Celebrity product endorsements can work as long as the celebrity does not outshine the product being endorsed.
Companies selling a product commercially use celebrity spokespersons because they work.
The tacit approval of a product by a well-known athlete, actor or other public figure gives a product a step up against competitors, whether the consumer knows the endorsement is having an effect on them and their purchasing decisions.
But companies must be careful about the celebrity they use to endorse their product. The ones with shady backgrounds or controversial public personas are easy to avoid; the ones to watch out for are the ones that are too famous to help.
Those celebrities who carry so much Q-rating weight can cause what industry people call “the vampire effect’’, pulling notice away from the product and onto themselves.
According to Forbes magazine, Denver Broncos quarterback Peyton Manning is set to earn $12 million 2015 from endorsements of products as varied as Reebok shoes, Buick automobiles, Nationwide Insurance, and DirecTV. Actors often serve as voices of authority in product endorsements, while actresses often make connections with beauty products and that connection produces ad campaigns that run for years.
But, according to Rice University marketing professor Utpal Dholakia, writing for Phycology Today, there is the “overshadowing effect’’ in celebrity endorsements where consumers rem3ember the commercial because of who is in it, but fail to remember the product being endorsed.
Dholakia quotes advertising expert Robin Evans, who names the effect:
“The use of celebrities, if they don’t have a distinct and specific relationship to the product they are advertising, tends to produce the ‘vampire effect’; they suck the life-blood of the product dry (and) the audience remembers the celebrity but not the product.’”
According to University of Hamburg researchers, a celebrity spokesperson can reduce the ability of the consumer to remember the product being advertised. In an experiment with 1,000 women who use hair color products regularly, the researchers presented two print ads for six seconds each, one with model Cindy Crawford in the ad and one without. The copy was identical in the two ads.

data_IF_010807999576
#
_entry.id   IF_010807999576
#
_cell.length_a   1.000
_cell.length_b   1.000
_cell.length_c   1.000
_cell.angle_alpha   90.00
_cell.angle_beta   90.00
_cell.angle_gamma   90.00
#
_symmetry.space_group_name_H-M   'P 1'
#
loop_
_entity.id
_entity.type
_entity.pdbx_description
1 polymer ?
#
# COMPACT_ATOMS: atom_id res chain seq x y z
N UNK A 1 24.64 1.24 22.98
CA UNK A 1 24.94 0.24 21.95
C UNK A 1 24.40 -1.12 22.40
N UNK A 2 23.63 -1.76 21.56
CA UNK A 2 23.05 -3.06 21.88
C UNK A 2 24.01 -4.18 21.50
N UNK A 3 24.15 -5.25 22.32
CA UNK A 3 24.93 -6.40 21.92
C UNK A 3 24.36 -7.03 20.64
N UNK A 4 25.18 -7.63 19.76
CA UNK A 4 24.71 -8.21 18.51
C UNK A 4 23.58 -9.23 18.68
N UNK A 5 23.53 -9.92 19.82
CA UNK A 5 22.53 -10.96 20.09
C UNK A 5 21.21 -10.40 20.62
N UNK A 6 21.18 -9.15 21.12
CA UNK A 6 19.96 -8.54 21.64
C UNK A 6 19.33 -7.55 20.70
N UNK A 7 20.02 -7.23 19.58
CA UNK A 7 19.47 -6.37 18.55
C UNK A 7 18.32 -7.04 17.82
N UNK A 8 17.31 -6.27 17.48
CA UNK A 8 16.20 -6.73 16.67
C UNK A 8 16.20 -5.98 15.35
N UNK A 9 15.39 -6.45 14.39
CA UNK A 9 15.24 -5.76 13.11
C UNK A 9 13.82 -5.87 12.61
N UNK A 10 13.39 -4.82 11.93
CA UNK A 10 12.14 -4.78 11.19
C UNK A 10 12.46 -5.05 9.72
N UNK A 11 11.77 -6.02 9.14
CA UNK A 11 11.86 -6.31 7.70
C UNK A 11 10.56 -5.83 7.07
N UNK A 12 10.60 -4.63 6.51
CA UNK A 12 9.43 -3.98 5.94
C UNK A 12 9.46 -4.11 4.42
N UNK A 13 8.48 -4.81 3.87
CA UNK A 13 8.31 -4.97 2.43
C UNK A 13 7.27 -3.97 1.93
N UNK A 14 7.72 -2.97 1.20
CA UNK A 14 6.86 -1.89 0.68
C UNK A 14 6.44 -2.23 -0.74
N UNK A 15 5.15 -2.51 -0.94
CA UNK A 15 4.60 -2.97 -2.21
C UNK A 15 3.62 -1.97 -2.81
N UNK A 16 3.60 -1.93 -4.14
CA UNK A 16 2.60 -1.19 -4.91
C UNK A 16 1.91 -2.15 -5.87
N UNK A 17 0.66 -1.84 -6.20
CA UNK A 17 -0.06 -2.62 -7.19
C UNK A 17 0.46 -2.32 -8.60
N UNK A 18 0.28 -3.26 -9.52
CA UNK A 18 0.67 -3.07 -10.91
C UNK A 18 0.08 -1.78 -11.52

In two different response programs, the consumer was more likely to remember the product from the ad without Crawford in it. In unaided recall, when the consumers were asked to write the name of the brand in an open-ended question, the difference was 21 percent with Crawford in the ad to 26 percent without Crawford. In aided recall, in which they were given a set of possible choices, the percentages were 35 percent with Crawford to 44 percent without.
The researchers said similar percentages were reported in other types of products and celebrities, studying both genders.
In the Psychology Today article, Dholakia offered three pieces of advice to avoid “vampire effect’ celebrity branding:
Play the Match Game: This is why athlete endorsements of athletic wear works so well. There is an assumption that the athletic gear will match the high performance of the athletes endorsing the product. With that match made, the athlete and the product are paired so that the fame of the athlete does not reach beyond the appeal of the product. Care must be taken when athletes endorse something other than athletic material, with Peyton Manning being the best example of an athlete whose brand can exceed his area of expertise professionally. Non-athlete celebrities are harder to match to products.
Go with the Low Risk Celebrity: Some celebrities build their popularity by being in the spotlight all of the time, including in their private lives. Others are quiet, stay-at-home celebrities. Companies have to balance their need for a spotlight celebrity with the threat that the celebrity will become well-known for something that does not help sell the product.
Long-Term Commitments: Products benefit most when their celebrity endorser stays with the product, which shows the relationship was built on more than just a paycheck. Obviously, it helps when the celebrity maintains success in the field that made him famous. But a relationship between celebrity and product that runs for more than a year remains valuable through the highs and lows of the celebrity’s career.
Kent McDill is a staff writer for Millionaire Corner. McDill spent 30 years as a sports writer, working for United Press International and the Daily Herald of Arlington Heights, Ill. From 1988-1999, he covered the Chicago Bulls for the Daily Herald, traveling with them every day through the nine-month season. He also covered the Bulls for UPI from 1985-88, and currently covers the team for www.nba.com. He has written two books on the Bulls, including the new title “100 Things Bulls Fans Should Know And Do Before They Die’, published by Triumph Books. In August 2013, his new book “100 Things Bears Fans Should Know And Do Before They Die” gets published.
In 2008, he resigned from the Herald and became a freelance writer. The Herald hired him to write business features and speeches for the Daily Herald Business Conferences and Awards presentations.
McDill also writes a monthly parenting column for the Herald’s Suburban Parent magazine.
McDill is the father of four children, and an active fan of soccer, Jimmy Buffett and all things Disney.